“Shared metaphors of women’s access to power represent exteriority – ‘knocking on the door,’ ‘storming the citadel,’ or ‘smashing the glass ceiling.’” Even as UK newspapers announced “Women Prepare for a Power Grab in the Church, Police, and BBC,” the appointment of Cressida Dick as Met Commissioner could be argued as subliminal male acceptance due to the Commissioner’s last name. But that is feminism – questioning hierarchies of power in society, advocating for equal rights and opportunities, and ensuring a paradigm shift in conventional definitions of power and public authority.

The Tamasha of Women Empowerment in India

I don’t remember when was the last time I walked out of a movie feeling so content yet wanting to run back into the hall and experience it all over again. Despite the inconveniences of poor health and a bad choice of seats, the cheers from the audience, the hilarious narration and the inspiring story only left me wanting for more. As the end credit rolled and I walked out with a new found sense of optimism, there indeed were questions lingering all over my head. And I believe the questions that the movie leaves us with are more important than the movie itself.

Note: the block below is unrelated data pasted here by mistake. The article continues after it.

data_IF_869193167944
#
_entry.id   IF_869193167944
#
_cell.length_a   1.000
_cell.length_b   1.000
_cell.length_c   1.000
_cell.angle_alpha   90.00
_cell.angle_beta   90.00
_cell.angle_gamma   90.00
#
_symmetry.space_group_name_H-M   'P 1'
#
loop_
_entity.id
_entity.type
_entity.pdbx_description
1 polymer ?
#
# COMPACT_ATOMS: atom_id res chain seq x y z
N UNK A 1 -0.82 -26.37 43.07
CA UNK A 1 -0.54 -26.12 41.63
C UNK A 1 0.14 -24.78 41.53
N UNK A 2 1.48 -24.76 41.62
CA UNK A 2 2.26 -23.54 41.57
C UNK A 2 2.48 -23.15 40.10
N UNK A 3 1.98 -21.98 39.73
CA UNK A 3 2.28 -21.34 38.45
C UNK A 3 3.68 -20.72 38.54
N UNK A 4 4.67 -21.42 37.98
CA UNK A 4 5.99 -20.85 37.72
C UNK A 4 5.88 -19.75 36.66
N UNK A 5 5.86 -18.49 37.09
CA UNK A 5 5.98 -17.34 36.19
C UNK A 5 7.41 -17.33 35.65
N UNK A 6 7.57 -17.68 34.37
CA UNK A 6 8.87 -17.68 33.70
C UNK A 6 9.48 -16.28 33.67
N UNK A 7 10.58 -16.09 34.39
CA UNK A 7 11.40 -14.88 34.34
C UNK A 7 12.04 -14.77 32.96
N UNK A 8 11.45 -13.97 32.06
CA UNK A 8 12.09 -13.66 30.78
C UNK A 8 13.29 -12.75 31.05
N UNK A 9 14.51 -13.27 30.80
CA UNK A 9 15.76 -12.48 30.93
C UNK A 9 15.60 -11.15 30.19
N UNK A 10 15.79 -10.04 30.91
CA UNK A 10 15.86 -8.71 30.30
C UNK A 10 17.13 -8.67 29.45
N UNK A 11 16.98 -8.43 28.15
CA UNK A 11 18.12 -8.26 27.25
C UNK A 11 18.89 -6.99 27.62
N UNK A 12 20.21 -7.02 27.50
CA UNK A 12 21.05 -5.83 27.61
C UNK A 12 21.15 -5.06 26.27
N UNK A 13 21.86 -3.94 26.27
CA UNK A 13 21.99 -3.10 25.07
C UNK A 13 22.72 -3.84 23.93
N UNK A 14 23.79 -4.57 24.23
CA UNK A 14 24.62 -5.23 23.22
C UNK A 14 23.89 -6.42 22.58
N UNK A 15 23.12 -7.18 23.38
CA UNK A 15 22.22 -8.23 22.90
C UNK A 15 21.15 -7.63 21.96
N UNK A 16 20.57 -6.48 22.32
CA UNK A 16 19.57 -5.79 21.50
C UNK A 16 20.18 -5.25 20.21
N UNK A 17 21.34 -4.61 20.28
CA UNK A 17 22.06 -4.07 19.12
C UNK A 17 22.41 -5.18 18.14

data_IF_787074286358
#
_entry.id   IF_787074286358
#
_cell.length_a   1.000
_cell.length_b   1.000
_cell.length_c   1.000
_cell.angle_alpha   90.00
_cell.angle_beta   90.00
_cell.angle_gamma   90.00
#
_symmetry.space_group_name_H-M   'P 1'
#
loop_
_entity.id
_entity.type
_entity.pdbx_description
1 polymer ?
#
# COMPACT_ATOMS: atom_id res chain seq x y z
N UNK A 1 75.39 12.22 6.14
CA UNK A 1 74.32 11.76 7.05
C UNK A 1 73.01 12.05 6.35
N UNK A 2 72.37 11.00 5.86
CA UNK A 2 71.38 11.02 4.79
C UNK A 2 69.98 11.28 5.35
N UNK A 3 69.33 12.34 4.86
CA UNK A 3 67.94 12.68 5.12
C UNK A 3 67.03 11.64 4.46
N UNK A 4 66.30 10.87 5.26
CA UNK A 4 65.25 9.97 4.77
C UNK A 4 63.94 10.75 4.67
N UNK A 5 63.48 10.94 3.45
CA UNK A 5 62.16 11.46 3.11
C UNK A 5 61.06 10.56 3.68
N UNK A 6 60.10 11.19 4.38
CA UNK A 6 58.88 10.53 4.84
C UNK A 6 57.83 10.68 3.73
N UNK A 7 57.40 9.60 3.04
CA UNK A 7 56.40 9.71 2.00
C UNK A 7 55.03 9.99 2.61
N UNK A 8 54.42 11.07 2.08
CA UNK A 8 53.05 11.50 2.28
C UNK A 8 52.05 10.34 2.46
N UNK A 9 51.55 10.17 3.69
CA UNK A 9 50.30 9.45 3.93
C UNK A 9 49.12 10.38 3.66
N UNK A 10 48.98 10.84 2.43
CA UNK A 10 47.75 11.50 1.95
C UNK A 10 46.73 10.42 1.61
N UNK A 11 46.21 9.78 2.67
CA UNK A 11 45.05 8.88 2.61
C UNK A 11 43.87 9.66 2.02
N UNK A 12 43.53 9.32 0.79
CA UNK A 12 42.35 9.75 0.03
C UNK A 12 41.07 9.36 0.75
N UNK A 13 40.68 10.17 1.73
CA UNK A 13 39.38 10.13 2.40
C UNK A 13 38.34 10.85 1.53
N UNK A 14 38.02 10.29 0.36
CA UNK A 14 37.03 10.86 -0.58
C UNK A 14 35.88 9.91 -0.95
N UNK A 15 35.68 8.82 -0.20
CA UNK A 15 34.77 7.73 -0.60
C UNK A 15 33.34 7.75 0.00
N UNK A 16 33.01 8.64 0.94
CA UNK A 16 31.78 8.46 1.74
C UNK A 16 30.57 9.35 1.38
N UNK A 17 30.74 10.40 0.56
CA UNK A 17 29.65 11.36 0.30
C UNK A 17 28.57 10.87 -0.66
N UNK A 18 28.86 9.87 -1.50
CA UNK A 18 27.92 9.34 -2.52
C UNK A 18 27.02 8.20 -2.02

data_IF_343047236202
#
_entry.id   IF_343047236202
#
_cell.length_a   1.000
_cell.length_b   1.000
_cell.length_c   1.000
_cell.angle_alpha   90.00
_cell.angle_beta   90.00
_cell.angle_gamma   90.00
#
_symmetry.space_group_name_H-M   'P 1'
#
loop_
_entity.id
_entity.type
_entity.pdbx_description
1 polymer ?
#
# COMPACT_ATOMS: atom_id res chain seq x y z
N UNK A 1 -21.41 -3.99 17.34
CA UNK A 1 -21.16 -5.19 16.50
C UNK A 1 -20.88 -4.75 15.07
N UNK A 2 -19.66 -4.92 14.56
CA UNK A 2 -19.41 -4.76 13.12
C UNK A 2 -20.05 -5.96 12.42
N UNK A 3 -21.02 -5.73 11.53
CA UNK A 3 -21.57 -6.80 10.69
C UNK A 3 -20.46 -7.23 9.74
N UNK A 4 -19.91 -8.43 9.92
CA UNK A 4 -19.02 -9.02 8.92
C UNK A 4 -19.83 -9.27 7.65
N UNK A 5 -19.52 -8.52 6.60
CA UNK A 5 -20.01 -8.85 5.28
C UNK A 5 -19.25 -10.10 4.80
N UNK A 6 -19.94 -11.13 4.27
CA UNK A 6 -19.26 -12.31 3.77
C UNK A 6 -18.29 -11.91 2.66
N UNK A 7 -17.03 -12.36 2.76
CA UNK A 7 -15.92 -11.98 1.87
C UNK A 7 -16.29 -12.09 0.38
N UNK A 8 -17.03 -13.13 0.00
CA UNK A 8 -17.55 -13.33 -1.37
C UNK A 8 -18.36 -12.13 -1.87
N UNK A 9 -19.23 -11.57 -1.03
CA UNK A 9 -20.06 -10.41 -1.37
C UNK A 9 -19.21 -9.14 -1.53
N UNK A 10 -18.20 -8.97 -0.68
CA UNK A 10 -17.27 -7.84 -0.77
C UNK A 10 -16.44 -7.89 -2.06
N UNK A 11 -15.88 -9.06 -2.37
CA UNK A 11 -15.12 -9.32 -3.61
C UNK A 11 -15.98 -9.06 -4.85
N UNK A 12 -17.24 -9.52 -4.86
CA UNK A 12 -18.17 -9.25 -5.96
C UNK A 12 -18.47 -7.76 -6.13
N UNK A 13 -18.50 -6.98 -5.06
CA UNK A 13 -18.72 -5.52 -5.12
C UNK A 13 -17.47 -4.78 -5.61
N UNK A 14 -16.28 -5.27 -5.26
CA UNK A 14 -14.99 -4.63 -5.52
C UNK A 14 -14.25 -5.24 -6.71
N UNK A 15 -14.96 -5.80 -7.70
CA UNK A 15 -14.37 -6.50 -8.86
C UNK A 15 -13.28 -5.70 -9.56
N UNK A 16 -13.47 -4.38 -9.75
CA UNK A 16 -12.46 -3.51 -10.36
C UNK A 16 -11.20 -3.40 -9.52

Continue reading “The Tamasha of Women Empowerment in India”

Illusion or Disillusion

Haven’t we all wished to rewrite the fate of a certain fictional character because we thought they deserved better? Haven’t we all wanted to know what were our favourite characters thinking during the toughest of their times ?  While some of us create an alternate destiny  and let them live happily ever after in our heads, there also a few of us who write a fan fiction as an ode to our favourite characters. But then there are others who feel strongly about them that they can go on to write a full-fledged novel based on those emotions.  Continue reading “Illusion or Disillusion”

Culture Crops – Banning the termites!

“…but how can we ban porn access?” – cried the person in khadi kurta and a squeaky clean white dhoti.

“Why not?” Another person pounded his heavy fist on the desk and stood up in anger. Dressed in khadi kurta and squeaky clean white dhoti, this man additionally had a Gandhi topi (cap) on his head which was gravitating towards the floor in a strange way as if it had life in it and deep down in its cardiac cavity thought that the head that it housed didn’t deserve the place. Continue reading “Culture Crops – Banning the termites!”